One of the many sights and scenes for Juneteenth this year included fighting the power for the Junteenth at the Tea Posh Natural restaurant at their new location on 8th street. The restaurant held a Junteenth vendor pop up celebration in their parking lot featuring vendors showcasing African American wares and items for the public to educate themselves on African American history. Everything from African apparel to Black Lives Matters pamphlets were on hand to educate attendees on the Junteenth holiday.
Another celebration held around the city included the Martin Luther King foundation presentation of their 8th annual parade to celebrate the held their 8th the 155th Anniversary of the Texas African-American Emancipation. There theme this year was “Joy and Resistance.” The Juneteenth Freedom Walk began at Newnan Street and Bay Street to the Duval County Courthouse. \
Juneteenth is also known as Freedom Day, Jubilee Day, Liberation Day, and Emancipation Day. It is a holiday celebrating the emancipation of those who had been enslaved in the United States. Originating in Texas, it is now celebrated annually on the 19th of June throughout the United States, with varying official recognition. Specifically, it commemorates Union Army General Gordon Granger announcing federal orders in Galveston, Texas, on June 19, 1865, proclaiming that all slaves in Texas were free. President Abraham Lincoln’s Emancipation Proclamation had officially outlawed slavery in Texas and the other states in rebellion against the Union almost two and half years earlier.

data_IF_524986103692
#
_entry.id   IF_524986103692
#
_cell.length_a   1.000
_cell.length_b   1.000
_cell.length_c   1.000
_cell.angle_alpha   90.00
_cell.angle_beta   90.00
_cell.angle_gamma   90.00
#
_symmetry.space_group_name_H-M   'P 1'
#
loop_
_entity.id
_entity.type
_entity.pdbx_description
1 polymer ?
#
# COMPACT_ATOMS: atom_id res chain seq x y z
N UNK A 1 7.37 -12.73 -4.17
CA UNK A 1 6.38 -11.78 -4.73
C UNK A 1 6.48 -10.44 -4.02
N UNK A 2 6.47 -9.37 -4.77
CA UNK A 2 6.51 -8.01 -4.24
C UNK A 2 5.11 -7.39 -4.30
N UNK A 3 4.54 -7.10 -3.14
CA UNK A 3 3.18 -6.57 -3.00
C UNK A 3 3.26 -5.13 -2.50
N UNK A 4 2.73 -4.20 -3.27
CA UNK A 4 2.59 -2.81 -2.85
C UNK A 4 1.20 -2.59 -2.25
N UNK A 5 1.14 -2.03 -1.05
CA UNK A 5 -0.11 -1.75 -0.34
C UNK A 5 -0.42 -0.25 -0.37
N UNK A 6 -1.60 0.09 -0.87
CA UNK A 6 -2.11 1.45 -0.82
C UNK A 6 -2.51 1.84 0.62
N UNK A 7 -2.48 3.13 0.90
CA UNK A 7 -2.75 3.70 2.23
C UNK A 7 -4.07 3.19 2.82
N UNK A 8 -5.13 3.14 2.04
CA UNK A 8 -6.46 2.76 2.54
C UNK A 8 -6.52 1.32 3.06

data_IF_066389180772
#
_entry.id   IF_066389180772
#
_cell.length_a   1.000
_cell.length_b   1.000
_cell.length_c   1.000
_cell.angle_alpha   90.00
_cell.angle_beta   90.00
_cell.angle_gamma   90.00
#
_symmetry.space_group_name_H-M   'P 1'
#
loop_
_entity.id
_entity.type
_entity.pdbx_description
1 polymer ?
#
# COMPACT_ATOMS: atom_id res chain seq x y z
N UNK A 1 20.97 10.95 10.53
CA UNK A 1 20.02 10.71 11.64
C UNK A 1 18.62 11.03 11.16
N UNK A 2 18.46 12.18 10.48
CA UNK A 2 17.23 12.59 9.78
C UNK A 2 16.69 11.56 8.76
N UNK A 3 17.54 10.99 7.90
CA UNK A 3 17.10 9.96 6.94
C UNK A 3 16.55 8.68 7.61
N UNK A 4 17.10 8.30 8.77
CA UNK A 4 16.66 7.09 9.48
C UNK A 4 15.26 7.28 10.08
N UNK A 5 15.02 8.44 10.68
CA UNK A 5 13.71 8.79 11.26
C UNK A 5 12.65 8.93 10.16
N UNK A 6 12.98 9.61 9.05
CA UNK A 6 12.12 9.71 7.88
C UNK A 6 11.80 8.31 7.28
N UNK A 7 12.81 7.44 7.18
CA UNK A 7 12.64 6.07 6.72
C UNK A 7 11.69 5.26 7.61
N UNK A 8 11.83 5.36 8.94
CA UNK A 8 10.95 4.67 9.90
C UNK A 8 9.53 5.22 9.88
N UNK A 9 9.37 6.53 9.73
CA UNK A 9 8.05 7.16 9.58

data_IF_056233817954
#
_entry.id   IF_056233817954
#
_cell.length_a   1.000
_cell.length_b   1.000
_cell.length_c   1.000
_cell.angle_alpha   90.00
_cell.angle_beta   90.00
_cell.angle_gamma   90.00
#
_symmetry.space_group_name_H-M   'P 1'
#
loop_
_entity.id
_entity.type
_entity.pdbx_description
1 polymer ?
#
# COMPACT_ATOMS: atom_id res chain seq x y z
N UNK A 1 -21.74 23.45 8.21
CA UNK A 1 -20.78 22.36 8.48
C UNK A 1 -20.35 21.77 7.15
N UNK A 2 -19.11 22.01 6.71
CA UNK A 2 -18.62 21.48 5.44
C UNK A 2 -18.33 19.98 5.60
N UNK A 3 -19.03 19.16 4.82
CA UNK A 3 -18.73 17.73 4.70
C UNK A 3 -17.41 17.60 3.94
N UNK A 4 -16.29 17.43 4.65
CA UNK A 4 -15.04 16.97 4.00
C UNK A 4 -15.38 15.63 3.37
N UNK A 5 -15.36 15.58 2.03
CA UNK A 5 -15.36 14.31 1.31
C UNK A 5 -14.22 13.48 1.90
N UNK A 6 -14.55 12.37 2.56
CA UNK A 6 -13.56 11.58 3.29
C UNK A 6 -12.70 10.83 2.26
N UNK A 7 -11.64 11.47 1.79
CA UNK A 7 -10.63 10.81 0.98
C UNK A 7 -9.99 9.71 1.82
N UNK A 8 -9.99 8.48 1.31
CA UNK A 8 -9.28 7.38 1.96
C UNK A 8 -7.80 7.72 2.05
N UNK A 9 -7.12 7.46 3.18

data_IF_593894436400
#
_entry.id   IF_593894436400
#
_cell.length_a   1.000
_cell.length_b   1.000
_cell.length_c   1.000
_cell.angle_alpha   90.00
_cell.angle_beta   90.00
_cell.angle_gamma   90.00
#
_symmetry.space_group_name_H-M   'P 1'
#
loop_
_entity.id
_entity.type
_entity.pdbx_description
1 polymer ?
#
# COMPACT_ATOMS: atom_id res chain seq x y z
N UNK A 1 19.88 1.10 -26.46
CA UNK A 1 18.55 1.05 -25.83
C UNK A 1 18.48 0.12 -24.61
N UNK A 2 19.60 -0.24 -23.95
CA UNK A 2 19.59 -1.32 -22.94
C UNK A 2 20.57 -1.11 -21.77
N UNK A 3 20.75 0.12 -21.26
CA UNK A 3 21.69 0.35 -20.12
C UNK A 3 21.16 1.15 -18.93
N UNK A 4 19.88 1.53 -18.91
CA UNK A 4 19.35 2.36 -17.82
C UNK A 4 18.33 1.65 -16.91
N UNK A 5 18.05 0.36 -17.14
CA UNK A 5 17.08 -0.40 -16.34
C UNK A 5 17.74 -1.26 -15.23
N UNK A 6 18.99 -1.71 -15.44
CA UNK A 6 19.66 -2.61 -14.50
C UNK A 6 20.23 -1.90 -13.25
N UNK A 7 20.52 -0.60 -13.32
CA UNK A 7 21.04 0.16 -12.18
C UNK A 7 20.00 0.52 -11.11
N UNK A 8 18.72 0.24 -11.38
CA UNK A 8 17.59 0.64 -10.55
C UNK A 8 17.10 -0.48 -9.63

Shown l-r at the Tea Posh celebration are soul sisters Shawntora Whitfield, Joy Young and Vitoria Paige; Shown right are the MLK paraders at the courthouse.